Iron fist in a velvet glove
Chorale’s first rehearsal with Nicholas Kraemer was very exhilarating and exciting. The singers were prepared, and on their best behavior: they arrived on time, they uncrossed their legs and sat up straight, they watched the conductor, they shone with enthusiasm. This must have been very gratifying for Mr. Kraemer—he had just arrived from London, and announced his jet lag, apologizing in advance for any shortness of temper he might display (there was none). Throughout the afternoon, watching and listening to Mr. Kraemer rehearse, I repeatedly thought of a phrase I first heard in a master class with soprano Elly Ameling and pianist Dalton Baldwin, more than thirty years ago: “iron fist in a velvet glove.” Referring specifically to a song by Gabriel Fauré, Ms. Ameling warned a singer not to give into his feelings, to his romantic impulses, but to submit them to the rule of the tempo, the pulse. She told us that the truth of Fauré’s musical language lies in the tension between these two poles: the unwavering firmness of his forward movement, and the emotion expressed through his harmonies and melodies.
I often use this phrase, and principle, when rehearsing Chorale. We all feel the beauty and emotional satisfaction inherent in the music we perform; but we can’t afford to skip, or even skimp on, establishing what I call “the grid”: the pitches, up and down, and the rhythms, from here to there. Chorale members spend an amazing amount of time nailing down pitches and rhythms, both on their own time and in group rehearsal. I do my best to let nothing slide, to correct every error, to clarify each rhythmic subdivision—I always imagine some bright music student taking dictation, and try to produce something he can hear and transcribe. I remember very well a phrase Harry Keuper used in describing Robert Shaw’s nagging perfectionism: “toilet trained at the point of a gun;” and I wonder if my singers say something similar, of me.
To some extent, I have become this way out of a desire to overcome my own unbridled feelings and impulses when enjoying music. Elly Ameling was speaking to me; and years of studying and performing with Dalton Baldwin, Robert Shaw, and Helmuth Rilling have developed a hyper-awareness in me of the many ways there are to indulge oneself and get off track. But I also realize on my own, that when a large group of singers gets together, they can very easily become an amoeba, spreading formlessly all over the place and leaving structure and coherence behind, no matter how much they love what they are doing, no matter how good they feel about themselves. Yet I am on guard that I not suppress the wit, style, and life of the music-- the velvet glove-- in order to keep the amoeba corralled. Fauré’s music needs work with a metronome; it also needs acknowledgement and nurturing of its silk and velvet soul.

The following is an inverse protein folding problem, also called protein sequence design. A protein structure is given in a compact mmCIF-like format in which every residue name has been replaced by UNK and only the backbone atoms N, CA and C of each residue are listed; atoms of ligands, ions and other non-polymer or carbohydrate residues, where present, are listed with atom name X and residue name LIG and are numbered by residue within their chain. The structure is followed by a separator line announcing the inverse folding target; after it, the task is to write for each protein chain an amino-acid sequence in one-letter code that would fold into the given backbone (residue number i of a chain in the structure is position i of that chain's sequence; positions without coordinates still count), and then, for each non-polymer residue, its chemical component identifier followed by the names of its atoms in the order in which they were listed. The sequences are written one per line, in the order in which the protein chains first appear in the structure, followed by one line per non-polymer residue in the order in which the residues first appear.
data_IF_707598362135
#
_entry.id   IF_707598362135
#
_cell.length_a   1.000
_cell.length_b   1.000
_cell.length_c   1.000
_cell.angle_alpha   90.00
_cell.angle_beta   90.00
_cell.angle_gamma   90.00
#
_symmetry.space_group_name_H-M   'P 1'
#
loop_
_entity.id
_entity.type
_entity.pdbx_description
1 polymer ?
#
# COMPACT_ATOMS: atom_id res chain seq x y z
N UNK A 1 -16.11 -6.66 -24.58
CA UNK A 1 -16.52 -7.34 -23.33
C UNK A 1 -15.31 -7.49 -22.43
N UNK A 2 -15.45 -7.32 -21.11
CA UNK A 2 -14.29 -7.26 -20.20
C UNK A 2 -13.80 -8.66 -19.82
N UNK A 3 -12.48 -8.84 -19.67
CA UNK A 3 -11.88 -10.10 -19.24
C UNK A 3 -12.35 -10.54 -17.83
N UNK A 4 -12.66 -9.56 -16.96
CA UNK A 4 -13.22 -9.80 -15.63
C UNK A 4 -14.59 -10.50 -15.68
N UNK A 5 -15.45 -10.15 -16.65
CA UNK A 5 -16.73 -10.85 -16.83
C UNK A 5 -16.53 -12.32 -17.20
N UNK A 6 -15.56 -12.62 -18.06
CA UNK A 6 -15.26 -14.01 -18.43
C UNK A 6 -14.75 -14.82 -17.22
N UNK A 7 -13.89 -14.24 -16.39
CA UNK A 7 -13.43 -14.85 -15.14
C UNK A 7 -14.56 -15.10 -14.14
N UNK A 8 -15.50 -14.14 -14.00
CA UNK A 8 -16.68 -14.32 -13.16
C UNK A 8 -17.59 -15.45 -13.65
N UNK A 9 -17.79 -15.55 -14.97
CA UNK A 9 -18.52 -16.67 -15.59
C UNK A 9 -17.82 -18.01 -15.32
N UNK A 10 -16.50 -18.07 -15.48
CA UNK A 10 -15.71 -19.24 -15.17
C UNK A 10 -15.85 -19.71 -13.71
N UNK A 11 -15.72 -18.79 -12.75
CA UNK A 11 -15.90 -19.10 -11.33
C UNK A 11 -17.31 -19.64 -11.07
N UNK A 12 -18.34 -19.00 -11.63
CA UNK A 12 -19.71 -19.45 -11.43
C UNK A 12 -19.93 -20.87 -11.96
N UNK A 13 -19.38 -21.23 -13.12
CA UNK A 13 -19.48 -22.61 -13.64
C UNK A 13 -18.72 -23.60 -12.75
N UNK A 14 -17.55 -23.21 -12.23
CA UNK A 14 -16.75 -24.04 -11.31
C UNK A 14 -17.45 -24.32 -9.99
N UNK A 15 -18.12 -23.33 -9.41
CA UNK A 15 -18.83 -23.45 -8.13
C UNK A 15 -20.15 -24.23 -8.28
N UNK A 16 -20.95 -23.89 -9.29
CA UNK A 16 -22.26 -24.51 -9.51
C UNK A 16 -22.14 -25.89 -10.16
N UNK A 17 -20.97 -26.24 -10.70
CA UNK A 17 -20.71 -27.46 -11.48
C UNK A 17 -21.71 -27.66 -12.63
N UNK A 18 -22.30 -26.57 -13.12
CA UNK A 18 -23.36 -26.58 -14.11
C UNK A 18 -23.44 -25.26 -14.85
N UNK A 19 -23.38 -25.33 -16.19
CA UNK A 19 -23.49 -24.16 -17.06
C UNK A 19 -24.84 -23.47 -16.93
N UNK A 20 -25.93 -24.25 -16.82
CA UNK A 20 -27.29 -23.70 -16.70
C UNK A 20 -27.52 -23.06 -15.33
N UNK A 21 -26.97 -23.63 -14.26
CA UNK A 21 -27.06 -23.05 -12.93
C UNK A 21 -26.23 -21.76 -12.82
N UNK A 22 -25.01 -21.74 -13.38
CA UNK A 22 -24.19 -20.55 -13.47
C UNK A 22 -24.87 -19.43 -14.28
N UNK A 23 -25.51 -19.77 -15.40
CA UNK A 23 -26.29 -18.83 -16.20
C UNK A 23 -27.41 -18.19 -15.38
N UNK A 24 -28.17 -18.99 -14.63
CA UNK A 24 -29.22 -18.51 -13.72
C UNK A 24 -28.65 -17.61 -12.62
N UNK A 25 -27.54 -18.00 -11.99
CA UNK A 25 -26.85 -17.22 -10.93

As does Mozart's. Just a couple of weeks ago, I said to Chorale, “I am trying hard to balance the iron fist with the velvet glove, trying to make the most efficient choices, in preparing you for what Mr. Kraemer will bring to this performance.” And when push came to shove, I chose the fist. The grid. During our conductor’s piano rehearsal, I witnessed Mr. Kraemer slide his velvet glove onto the fist I had prepared, listened to him smooth the rougher edges, sand down the sharper articulations, enliven the gnarlier passages over which we had slaved in establishing clarity—and I was envious. I wanted to enjoy, myself, breathing life and style into this music, stroking its velvet surface. So much like losing control of your child as she goes off into the world, hoping you have chosen to emphasize the right lessons, established the iron fist within but at least hinted at the promise, the beauty, of that velvet glove.
Our Mozart Mass in C minor now belongs to Nicholas Kraemer. Please come and hear what he does with it!